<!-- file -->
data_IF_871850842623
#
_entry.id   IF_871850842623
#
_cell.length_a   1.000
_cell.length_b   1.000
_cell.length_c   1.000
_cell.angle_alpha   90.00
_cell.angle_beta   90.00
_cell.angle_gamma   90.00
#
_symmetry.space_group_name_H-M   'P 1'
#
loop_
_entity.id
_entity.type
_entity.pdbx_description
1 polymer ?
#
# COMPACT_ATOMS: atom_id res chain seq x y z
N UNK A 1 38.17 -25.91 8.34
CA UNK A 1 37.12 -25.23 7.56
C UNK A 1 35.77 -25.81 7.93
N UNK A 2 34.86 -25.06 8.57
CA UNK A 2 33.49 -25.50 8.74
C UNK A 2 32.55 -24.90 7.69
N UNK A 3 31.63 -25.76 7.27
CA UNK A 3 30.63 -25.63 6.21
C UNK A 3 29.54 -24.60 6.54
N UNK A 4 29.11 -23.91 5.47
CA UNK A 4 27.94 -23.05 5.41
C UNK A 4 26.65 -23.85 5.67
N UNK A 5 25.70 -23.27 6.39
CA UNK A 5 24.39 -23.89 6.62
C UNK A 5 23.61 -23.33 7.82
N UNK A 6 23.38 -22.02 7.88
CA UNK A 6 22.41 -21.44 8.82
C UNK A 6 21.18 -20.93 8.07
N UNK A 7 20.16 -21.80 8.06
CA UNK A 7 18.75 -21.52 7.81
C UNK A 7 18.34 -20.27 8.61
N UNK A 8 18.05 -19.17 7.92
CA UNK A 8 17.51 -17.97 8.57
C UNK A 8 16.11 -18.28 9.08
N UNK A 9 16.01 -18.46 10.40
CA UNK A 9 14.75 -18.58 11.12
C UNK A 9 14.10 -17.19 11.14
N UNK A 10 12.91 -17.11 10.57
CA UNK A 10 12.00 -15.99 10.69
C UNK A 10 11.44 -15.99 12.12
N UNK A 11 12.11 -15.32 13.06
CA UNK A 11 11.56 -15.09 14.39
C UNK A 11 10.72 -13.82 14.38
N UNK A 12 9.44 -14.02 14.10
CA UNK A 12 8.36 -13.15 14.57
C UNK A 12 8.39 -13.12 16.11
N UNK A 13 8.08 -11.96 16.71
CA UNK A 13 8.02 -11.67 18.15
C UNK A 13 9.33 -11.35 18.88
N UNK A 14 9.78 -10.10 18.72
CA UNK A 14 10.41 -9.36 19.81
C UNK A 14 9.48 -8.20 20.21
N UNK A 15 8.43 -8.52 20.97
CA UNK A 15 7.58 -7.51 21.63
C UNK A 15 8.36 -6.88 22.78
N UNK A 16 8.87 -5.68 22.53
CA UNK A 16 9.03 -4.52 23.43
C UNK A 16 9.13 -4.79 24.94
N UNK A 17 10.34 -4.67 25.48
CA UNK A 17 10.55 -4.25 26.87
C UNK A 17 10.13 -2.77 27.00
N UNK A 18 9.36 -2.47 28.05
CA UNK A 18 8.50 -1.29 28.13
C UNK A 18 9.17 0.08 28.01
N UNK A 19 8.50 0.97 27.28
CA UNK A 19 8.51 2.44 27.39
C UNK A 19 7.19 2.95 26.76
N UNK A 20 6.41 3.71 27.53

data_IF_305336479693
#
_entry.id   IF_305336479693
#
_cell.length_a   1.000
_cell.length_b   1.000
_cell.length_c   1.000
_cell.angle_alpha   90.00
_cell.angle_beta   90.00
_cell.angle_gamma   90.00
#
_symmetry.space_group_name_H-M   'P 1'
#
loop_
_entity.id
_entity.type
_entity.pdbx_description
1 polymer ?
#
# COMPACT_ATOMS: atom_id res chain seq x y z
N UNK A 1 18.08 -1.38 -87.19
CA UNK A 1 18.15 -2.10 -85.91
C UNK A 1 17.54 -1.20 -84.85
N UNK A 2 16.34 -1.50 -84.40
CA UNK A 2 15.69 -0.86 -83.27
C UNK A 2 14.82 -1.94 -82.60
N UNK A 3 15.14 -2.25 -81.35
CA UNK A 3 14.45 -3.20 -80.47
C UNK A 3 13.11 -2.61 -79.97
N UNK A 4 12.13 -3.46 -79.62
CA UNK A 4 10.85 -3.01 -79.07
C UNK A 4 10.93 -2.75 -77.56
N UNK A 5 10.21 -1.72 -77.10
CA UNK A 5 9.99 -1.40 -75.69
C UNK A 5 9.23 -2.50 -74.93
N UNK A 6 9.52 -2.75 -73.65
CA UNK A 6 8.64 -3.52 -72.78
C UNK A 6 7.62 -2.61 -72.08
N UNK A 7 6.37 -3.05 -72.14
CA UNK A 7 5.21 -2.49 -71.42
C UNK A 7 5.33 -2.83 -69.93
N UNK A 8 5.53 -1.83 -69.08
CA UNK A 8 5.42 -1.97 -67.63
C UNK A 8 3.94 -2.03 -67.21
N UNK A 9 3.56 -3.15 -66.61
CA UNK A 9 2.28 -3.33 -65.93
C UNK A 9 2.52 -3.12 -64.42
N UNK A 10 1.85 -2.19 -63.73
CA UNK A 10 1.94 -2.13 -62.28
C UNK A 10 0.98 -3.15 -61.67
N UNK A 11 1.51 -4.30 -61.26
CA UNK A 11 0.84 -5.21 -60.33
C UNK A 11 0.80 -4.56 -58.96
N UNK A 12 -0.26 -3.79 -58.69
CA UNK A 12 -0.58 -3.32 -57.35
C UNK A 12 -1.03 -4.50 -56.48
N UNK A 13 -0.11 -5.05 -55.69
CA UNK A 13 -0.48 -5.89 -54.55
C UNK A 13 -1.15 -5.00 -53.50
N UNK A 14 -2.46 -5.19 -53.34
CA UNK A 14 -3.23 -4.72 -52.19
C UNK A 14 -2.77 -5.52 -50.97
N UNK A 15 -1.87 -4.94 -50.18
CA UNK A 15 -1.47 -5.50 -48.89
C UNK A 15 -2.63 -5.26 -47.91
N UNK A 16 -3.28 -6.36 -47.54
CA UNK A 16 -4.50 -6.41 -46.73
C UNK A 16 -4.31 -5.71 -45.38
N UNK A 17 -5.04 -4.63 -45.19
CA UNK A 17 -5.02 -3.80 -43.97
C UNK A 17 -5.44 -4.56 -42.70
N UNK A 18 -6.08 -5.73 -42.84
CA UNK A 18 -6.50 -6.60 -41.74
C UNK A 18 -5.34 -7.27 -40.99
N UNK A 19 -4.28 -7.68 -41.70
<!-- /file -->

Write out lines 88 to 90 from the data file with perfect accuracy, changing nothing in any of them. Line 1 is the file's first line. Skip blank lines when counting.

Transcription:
_cell.angle_gamma   90.00
#
_symmetry.space_group_name_H-M   'P 1'